The days are already getting longer and out birds are getting busy! At Decorah North, Mr. North and DNF are copulating, working on their nests, and chasing away intrepid squirrels. While we’re seeing some intruders, the snow cover has remained light and we’re not yet seeing the conditions that had migrating eagles locked down at the North nest last spring. We’re crossing our talons for a good year!
We’re also seeing a lot of nestorations at Xcel Energy’s Fort St. Vrain nest and falcons are either hanging around or passing through some of the urban nests we watch. Visit https://www.raptorresource.org/birdcams/xcel-energy-cams/ to check those nests out and please let me know if you get a band number – among other things, we’re trying to confirm whether Joe’l H/21 black/blue was the falcon I saw there today!
Thanks so much for watching, sharing, learning, and especially for caring as we enter our 14th year of live streaming and researching birds of prey.
January 3, 2024: Pesky squirrel! https://youtu.be/9DrFKVNT9l4?si=XNfr5dotEHy3nOi2. Mr. North and DNF are enjoying a few moments of bald eagle domestic bliss when something interrupts them. The two go on high alert, although they appear to be paying more attention to the basement than the sky! DNF suddenly hop flaps up, knocking Mr. North off kilter. He teeters on the rim of the nest before settling on the bouncy branch, which she quickly returns to the nest and her hassenpfeffer lunch! Pesky squirrels!
Can squirrels eat bald eagle eggs? They sometimes take the eggs and nestlings of smaller birds and pilfer eagle nests for bedding and scraps. But squirrels don’t appear to take bald eagle eggs or nestlings – perhaps their gape is too small? – and they approach the nest at their own risk, although a tree is safer than the ground. Be careful, Lucky!
January 3, 2024: Think you’re seeing double? It’s just the Norths in sync! https://youtu.be/xVzYD38kh_A?si=jR9oem7XTSG5zjAX. There are a few spots in this video where it looks like we are looking at just one eagle! Listen for a woodpecker and what might be the chattering of a risk-taking squirrel while you admire DNF and Mr. North’s ability to move in time with one another!
January 2, 2024: GHO hits DNF – https://youtu.be/q19sGuJpI2k?si=EcAQc_PrOyTLu2Dv. DNF and Mr. North are slumbering in the Love Tree when a GHO hits DNF in the fifth second. She’s briefly turned around, although she holds on to the bark with her talons and vocalizes her protest as the GHO flies away, hooting. It takes her a while to settle down and her large eyes reflect IR candlelight as she searches through the darkness. Slow the video down as it happens, or go to 7:22 to see it there.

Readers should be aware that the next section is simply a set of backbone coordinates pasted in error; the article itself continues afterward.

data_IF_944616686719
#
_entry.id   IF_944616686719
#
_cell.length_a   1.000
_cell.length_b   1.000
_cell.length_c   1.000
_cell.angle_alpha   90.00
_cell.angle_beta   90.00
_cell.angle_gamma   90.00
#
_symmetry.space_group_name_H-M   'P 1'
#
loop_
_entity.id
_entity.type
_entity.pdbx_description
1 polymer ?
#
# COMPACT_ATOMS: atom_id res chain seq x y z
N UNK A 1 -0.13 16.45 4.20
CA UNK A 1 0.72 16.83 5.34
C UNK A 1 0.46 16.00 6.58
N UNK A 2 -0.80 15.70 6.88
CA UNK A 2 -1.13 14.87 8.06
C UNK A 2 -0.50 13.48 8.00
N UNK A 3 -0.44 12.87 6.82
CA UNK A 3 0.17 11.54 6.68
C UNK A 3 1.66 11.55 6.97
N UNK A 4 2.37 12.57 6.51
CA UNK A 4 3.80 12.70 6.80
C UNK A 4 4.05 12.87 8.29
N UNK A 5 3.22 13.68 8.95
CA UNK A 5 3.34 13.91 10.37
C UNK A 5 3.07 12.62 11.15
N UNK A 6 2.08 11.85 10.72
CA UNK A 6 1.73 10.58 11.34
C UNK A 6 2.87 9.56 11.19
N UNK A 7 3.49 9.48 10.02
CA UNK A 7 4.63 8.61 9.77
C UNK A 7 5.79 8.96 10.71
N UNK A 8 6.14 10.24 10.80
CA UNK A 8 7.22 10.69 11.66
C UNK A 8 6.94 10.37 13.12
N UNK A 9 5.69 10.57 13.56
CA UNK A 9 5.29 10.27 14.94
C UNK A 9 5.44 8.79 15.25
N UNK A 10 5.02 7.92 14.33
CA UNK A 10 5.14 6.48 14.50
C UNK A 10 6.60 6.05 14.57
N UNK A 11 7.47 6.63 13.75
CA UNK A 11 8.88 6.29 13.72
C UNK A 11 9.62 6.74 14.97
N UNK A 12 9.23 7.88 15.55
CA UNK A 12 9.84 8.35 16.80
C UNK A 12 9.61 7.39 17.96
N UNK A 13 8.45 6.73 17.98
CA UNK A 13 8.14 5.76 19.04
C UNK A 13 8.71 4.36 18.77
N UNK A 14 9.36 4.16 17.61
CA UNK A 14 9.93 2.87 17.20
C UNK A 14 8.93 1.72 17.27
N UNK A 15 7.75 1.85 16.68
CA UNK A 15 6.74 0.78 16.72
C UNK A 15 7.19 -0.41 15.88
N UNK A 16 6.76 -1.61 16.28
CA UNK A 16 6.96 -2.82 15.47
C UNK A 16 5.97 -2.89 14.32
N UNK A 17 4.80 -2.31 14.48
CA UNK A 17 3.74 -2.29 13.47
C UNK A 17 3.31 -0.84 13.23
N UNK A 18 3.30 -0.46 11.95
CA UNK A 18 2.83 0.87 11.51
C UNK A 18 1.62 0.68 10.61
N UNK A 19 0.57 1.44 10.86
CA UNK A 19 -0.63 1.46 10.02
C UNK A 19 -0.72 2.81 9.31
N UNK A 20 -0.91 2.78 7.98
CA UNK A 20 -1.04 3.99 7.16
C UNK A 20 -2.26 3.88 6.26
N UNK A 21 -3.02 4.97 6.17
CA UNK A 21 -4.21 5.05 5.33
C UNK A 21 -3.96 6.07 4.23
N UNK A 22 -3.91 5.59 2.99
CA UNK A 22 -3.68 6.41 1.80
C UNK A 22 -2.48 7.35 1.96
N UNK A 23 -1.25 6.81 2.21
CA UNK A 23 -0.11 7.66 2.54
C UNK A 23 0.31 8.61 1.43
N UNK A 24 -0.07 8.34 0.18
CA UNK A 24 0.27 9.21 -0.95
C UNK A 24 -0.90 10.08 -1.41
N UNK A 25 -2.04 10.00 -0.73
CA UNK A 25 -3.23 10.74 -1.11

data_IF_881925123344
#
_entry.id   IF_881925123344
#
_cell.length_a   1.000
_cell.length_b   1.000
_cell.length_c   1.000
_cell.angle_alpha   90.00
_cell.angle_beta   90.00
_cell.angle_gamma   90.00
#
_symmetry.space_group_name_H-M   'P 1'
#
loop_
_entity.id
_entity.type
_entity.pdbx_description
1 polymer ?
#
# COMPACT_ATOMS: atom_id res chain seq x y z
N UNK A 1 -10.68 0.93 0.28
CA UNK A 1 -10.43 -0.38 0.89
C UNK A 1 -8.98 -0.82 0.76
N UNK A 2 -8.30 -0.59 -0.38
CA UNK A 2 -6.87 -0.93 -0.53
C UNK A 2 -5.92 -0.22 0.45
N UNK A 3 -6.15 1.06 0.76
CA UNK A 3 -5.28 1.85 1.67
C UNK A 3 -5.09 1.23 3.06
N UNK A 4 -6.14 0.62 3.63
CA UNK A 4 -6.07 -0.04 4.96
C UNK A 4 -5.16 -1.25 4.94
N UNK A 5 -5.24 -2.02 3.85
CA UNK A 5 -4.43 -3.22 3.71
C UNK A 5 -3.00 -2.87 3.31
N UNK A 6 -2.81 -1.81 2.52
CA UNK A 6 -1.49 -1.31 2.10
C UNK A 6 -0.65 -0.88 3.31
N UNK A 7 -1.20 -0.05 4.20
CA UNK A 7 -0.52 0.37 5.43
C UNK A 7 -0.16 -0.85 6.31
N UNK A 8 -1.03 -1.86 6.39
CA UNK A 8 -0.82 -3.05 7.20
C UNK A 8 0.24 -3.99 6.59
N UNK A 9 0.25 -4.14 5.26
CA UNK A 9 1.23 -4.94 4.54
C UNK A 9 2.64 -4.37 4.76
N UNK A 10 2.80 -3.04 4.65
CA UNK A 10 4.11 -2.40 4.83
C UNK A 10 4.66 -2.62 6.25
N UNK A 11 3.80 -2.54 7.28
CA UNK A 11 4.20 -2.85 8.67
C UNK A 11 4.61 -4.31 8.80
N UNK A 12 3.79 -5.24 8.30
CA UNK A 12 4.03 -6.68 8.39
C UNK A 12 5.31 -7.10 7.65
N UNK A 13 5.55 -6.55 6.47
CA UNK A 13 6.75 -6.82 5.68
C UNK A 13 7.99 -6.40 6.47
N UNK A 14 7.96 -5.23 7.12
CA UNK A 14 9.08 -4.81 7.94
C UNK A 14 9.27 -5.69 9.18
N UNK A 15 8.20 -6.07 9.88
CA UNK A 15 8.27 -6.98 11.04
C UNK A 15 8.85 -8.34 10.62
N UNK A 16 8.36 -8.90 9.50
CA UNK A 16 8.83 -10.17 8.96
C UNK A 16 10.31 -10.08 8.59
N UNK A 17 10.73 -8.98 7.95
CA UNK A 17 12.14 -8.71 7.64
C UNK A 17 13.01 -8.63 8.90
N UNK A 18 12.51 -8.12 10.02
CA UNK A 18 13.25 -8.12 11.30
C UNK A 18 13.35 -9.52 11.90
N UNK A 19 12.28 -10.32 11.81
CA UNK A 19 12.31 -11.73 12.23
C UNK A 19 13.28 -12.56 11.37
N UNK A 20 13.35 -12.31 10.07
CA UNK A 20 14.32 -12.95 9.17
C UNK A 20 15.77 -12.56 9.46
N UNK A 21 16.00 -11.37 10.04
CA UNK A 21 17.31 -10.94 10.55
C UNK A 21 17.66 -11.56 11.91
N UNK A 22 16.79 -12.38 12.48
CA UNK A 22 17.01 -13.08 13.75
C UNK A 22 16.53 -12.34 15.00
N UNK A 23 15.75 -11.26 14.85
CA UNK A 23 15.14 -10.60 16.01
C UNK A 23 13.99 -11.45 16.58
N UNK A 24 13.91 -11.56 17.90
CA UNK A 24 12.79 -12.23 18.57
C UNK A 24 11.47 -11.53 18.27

January 1, 2024: Beautiful DNF – https://youtu.be/wxuAIEWGaBs?si=UdI9HpR764dOBtnX. Heart eyes emoji! DNF is stunning! Look for especially beautiful close-ups at 1:23, a wonderful view of her nictitating eyelid at 2:21, and a scan of her entire body beginning at 2:40. She has a very full crop and the remains of dinner are still visible on her toes and footpad!
Note the drop of moisture on DNF’s beak when the video opens. Many species of birds have salt glands – an extrarenal route for excreting salt – near their eyes or nasal passages. Why do they need an extrarenal route for purging salt? As uric acid and fecal wastes move through a bird’s kidneys and lower intestines, water, sodium, and potassium are reabsorbed, conserving water and resulting in the thick white uric acid/faecal sludge we call a poop shoot. Salt glands provide an extrarenal way to remove the sodium that birds reabsorb.
Although the size and efficacy of salt glands vary from species to species, many birds of prey appear to use them based on work done by Cade and Greenwald. They noted that adult birds of prey don’t drink a lot of freshwater, and nestlings don’t drink any. The raptors they studied also tended to exude a fluid from their nares after finishing a meal – and, judging by her bulging crop, DNF had recently finished eating! More here: https://sora.unm.edu/…/condor/v068n04/p0338-p0350.pdf
January 1, 2024: Munching squirrel in Decorah – https://youtu.be/hOgP9wijtAU?si=z4kVM_cdxs2UQU2f. Lucky raids the nest again! I loved the close-ups of this intrepid fox squirrel gnawing on a corn cob in the North nest: its perky ears, beautiful red and grey fur, and beautiful dark eyes. While an eagle’s nest isn’t a safe place, its still safer than the bare ground between the woods and cornfield at the top of the North Valley.
About forty-five days after mating in early winter, squirrels bear a litter of three to six pups in mid-to-late February. Squirrels in general are preparing for cold weather, deep snow, and lean foraging by eating and lining their nests. Female squirrels are also beginning to eat for four or more! Good luck, Lucky! Maybe we’ll see your busy, curious children in May.